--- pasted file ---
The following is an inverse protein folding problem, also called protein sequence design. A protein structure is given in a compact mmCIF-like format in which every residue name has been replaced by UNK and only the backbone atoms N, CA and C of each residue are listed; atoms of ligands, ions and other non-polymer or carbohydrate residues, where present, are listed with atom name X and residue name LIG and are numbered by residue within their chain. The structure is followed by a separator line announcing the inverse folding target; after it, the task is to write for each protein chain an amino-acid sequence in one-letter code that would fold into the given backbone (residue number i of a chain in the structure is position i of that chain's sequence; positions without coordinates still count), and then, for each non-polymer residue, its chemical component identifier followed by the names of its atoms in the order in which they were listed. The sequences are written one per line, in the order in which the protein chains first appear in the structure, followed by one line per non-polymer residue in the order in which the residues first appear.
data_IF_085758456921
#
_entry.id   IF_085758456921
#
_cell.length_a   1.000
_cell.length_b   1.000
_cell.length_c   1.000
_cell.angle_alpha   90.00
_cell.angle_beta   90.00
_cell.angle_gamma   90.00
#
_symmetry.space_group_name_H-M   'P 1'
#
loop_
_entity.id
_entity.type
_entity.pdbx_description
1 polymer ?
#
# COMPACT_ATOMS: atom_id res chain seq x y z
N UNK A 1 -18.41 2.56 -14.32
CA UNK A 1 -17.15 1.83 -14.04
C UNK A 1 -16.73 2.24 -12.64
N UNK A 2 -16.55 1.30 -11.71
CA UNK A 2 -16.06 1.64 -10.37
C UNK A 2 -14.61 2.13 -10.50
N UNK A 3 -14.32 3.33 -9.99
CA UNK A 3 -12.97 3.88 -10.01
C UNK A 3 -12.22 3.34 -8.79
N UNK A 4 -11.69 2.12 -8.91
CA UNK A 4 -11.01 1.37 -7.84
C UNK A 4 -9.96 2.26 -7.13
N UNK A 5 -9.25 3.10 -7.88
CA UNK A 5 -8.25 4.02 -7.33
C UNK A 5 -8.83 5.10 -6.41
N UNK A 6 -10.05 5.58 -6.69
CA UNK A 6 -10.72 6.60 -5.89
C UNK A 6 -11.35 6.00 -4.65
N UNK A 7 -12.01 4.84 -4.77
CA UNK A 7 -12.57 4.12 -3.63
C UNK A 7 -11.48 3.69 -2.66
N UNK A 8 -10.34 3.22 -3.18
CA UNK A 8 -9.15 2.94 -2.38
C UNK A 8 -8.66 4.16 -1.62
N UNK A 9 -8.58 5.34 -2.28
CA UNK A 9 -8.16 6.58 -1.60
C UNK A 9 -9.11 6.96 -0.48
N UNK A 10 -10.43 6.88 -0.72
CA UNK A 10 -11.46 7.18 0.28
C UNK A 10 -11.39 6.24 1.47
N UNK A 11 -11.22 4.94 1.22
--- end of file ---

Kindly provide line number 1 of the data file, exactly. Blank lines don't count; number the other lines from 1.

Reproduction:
The following is an inverse protein folding problem, also called protein sequence design. A protein structure is given in a compact mmCIF-like format in which every residue name has been replaced by UNK and only the backbone atoms N, CA and C of each residue are listed; atoms of ligands, ions and other non-polymer or carbohydrate residues, where present, are listed with atom name X and residue name LIG and are numbered by residue within their chain. The structure is followed by a separator line announcing the inverse folding target; after it, the task is to write for each protein chain an amino-acid sequence in one-letter code that would fold into the given backbone (residue number i of a chain in the structure is position i of that chain's sequence; positions without coordinates still count), and then, for each non-polymer residue, its chemical component identifier followed by the names of its atoms in the order in which they were listed. The sequences are written one per line, in the order in which the protein chains first appear in the structure, followed by one line per non-polymer residue in the order in which the residues first appear.